by Vicky Herrera (Published November 2008 in Status Magazine)
International Party Queen ROXY COTTONTAIL can’t stop the bunny hop.
Credited for delivering Baltimore/Philly club sound to NYC, she’s conquered the nightlife as one of the best promoters and DJs of the scene. With her ear to the ground, she’s promoted the likes of Hollertronix (DJ’s Diplo and Low Budget) and Spank Rock before the rest of the world caught on. Her newest transition to rapping not only adds her flavor to the music scene, but also to the entire “electro disco” culture at large. Lets not forget to mention her one of a kind Roxy style that is influencing hundreds of energetic ladies to paint their nails bright and rep their streetwear tight. Roxy is our lady’s lady. Our homegirl’s homegirl. The party’s very “life of the party.” STATUS talks to Roxy about beginnings, the lessons, and everything in between.
Hey Roxy! Where are you right now and what are you up to?
I’m back in New York, hustling and making moves, as usual. Just finished with Fashion Week, it was nuts.
You started out as a promoter. Tell us about those days. What was missing in the party scene that you wanted to create?
Promoting started as a hobby. My roommate many moons ago was Miss Justine D and she saw the natural socialite in me. She gave me a guest list for Motherfucker, showed me how to make a budget and the rest is history. The first DJs I ever promoted were Diplo and Low B, I will always think of them as my brothers, its family forever. I lived in Philly after 9/11 and discovered their party Hollertronix and brought it back to NYC when I moved back a year later. The mix of music they blended - from Crunk Southern Rap, Hip Hop to Electro, Baltimore Club, Pop and 80s wasn’t really getting mixed together anywhere. In the same way, the people from all those different scenes weren’t mixed together like they were in Philly and I wanted to make that happen for New York.
What was the best and worst part of the job?
The best part of the job is getting new music before everyone else, seeing new clubs before anyone else, getting into the best parties & events, drinking for free, meeting fabulous people and knowing amazing people who can have a good time anywhere at anytime. The worst part is socializing with strangers, crappy sound systems and people constantly asking for drink tickets.
At the end of the night, it’s still about the business. What were the most important things you’ve learned on the job?
I’ve learned that a DJ can clear an entire room by playing just a song or not playing anything at all. A DJ can single-handedly send a whole party into a downhill shit storm. People LOVE free alcohol but they will purchase it if the music is amazing and there are a lot of girls present.
From promoter to DJ, How did you make the transition?
I transitioned from a promoter to a DJ from practicing in empty clubs at off hours, watching other DJs and having a good ear for music.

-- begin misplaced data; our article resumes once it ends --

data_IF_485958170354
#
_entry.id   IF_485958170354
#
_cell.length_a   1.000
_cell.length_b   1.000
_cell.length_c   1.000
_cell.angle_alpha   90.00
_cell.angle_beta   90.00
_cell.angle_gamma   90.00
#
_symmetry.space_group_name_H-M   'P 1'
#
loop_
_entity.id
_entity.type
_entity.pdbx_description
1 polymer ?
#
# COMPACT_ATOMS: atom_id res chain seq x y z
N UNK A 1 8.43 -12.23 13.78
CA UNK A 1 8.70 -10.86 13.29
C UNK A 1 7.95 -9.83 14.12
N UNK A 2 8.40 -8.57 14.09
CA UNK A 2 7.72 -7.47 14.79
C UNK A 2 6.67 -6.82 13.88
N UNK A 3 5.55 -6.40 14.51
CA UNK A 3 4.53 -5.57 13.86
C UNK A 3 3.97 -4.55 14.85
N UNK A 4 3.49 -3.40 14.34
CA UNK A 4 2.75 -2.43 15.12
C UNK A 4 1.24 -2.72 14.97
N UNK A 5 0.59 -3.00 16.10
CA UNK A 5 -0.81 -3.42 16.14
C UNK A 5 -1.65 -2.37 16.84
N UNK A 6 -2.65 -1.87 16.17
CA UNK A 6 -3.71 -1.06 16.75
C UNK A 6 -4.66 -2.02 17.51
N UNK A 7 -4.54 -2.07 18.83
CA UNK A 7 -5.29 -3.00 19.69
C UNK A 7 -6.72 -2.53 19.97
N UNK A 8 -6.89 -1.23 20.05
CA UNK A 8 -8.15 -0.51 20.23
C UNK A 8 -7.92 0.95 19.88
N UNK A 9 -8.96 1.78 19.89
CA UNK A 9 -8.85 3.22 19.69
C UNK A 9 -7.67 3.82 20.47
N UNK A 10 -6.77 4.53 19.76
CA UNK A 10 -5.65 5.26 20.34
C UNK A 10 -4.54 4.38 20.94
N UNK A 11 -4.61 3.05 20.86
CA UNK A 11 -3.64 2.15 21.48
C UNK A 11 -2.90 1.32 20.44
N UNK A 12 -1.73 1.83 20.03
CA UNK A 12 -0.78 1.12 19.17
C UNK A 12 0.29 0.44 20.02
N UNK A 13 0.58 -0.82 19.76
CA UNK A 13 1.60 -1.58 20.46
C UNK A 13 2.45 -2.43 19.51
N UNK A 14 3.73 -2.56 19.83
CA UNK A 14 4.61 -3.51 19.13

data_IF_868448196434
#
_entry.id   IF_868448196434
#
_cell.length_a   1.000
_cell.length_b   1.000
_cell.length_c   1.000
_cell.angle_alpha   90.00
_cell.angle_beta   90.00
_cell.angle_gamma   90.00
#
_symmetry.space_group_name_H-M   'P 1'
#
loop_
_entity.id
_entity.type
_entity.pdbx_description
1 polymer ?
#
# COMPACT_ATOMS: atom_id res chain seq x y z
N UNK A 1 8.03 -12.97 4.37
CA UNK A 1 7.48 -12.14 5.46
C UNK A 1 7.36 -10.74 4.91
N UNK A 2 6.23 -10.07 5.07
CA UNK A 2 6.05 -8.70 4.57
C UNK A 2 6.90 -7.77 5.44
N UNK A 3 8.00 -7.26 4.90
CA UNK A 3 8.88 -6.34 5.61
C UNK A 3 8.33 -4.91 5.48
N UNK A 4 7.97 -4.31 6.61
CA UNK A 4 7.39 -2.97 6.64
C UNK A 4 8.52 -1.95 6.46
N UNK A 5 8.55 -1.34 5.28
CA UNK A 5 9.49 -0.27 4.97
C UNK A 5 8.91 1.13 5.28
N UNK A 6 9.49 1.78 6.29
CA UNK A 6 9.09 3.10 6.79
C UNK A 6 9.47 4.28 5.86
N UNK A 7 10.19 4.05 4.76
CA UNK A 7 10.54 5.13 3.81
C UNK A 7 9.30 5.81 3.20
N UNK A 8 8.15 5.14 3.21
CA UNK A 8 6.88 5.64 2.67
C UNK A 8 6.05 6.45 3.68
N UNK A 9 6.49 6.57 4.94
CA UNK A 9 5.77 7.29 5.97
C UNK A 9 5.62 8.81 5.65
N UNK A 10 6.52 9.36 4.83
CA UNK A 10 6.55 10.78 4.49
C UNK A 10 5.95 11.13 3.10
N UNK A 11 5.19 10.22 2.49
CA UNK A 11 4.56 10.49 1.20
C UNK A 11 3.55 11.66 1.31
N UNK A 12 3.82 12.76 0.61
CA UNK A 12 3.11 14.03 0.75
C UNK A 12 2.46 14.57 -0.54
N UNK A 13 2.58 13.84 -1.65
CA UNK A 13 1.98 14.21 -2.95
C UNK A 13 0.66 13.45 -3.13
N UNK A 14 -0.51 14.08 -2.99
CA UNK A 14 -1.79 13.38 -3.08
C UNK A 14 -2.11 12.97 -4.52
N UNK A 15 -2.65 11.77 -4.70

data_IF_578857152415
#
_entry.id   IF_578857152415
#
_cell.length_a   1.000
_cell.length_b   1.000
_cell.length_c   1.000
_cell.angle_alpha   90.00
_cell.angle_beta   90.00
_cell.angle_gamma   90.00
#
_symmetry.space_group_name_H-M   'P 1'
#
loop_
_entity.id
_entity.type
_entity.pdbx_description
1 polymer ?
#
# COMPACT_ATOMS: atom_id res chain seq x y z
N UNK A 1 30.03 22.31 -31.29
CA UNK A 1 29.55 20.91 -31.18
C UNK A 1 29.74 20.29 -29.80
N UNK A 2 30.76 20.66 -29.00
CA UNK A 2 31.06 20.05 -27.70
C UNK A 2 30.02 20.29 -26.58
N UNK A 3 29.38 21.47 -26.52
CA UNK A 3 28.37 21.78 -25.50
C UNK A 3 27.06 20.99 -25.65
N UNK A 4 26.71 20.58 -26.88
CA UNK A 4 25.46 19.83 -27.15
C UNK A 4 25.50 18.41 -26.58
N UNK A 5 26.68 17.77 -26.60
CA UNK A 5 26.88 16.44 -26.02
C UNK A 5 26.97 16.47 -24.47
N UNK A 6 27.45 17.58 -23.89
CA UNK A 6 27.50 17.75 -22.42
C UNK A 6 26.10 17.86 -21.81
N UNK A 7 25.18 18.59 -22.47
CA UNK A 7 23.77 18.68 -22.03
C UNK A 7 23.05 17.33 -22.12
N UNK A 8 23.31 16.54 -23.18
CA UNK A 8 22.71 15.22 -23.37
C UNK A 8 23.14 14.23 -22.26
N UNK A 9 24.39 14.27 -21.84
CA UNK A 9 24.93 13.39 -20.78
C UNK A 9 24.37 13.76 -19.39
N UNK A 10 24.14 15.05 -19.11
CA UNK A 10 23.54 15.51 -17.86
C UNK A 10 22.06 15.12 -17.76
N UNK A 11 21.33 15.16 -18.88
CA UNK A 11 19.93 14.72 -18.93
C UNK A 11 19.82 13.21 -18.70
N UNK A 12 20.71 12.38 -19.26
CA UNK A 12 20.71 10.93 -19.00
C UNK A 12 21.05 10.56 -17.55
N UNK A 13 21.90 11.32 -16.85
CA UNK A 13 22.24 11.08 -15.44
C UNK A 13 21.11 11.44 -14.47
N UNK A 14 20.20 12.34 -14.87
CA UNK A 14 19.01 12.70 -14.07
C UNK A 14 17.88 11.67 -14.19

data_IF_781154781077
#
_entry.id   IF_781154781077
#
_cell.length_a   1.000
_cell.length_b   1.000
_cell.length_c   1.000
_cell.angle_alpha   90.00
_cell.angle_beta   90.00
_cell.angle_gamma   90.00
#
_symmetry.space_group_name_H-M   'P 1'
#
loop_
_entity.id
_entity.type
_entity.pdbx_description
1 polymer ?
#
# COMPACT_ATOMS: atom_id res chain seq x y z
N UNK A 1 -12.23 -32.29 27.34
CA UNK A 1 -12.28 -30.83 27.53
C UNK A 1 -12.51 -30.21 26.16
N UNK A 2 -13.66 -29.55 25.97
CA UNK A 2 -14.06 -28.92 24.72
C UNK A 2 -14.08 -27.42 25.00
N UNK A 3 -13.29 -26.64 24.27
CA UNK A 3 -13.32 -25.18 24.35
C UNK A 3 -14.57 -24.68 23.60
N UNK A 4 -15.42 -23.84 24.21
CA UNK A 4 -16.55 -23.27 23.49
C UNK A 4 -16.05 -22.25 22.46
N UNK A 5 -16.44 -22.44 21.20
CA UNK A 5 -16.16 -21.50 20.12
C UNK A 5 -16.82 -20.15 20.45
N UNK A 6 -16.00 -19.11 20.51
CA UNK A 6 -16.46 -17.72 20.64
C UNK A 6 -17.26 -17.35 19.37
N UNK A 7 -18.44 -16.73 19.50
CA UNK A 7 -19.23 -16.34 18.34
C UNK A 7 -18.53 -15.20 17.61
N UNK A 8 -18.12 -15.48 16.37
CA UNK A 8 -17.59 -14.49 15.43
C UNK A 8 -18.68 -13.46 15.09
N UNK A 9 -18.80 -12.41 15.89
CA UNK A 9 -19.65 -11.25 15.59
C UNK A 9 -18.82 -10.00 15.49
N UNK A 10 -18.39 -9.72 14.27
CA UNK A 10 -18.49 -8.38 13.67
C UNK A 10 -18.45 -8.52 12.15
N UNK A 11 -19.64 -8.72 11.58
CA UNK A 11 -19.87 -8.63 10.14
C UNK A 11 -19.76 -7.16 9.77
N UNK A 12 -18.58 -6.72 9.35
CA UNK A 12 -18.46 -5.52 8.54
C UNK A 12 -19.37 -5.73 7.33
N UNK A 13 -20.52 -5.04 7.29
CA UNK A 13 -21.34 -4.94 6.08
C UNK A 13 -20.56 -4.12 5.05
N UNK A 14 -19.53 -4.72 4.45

On a crazy night, You’ll open your set with…..
It depends on what city, who has opened for me and what time of night but maybe “Together Forever” by Lisette Melendez.
And close with…..
“Slut?” by Avenue D.
How do you spot hot talent in the music scene? What do you look for?
I look for undeniable superstars and music that’s unique but still catchy. Style is also important. And, in this age you have to be marketable. That helps.
From DJing, you later started rapping over music…What made you want to try this out?
I had a punk band in high school called the Fox Deluxe which was a lot of fun. My mom is a music teacher, it’s in my veins. After being on the other side of the business, I didn’t really think that I could go back to making music. I was kind of dared to do it and it turned out to be a lot of fun. So, I just kept doing it.
How do you come up with your lyrics?
Everyday life inspires my lyrics. I like to play with words, fashion and decadence as inspiration. And popular culture is just so easy to make fun of, I kind of have to.
Can you tell us about the new people you’ve been working with on this?
I’ve been working with Fonda from Team Facelift- amazing house music producer. I did a song with Larry Tee he’s a visionary in electronic music. Also Teenwolf from Ninjasonik.
As an artist, People describe your music as…
I’m not really sure what people call my music! Hah! They compare me to Blondie a lot.
But you’d rather call it…
I think I would call it electro-disco punk.
You love performing with…..because….
Mickey Avalon and Spankrock because they are both ridiculous and talented party animals.
Describe the official ROXY COTTONTAIL attire?
I wear lots of vintage, ruffles, tutus, Hellz Bellz with a cute heel, pump or dope kicks.
Any other field you see yourself getting into?
Of course! My clothing line is coming out Fall ‘09. It’s street wear and accessories with a funky ass flavor that will eventually be a cut and sew line.
Cottontail De la Familia, Peter Cottontail and Status Magazine.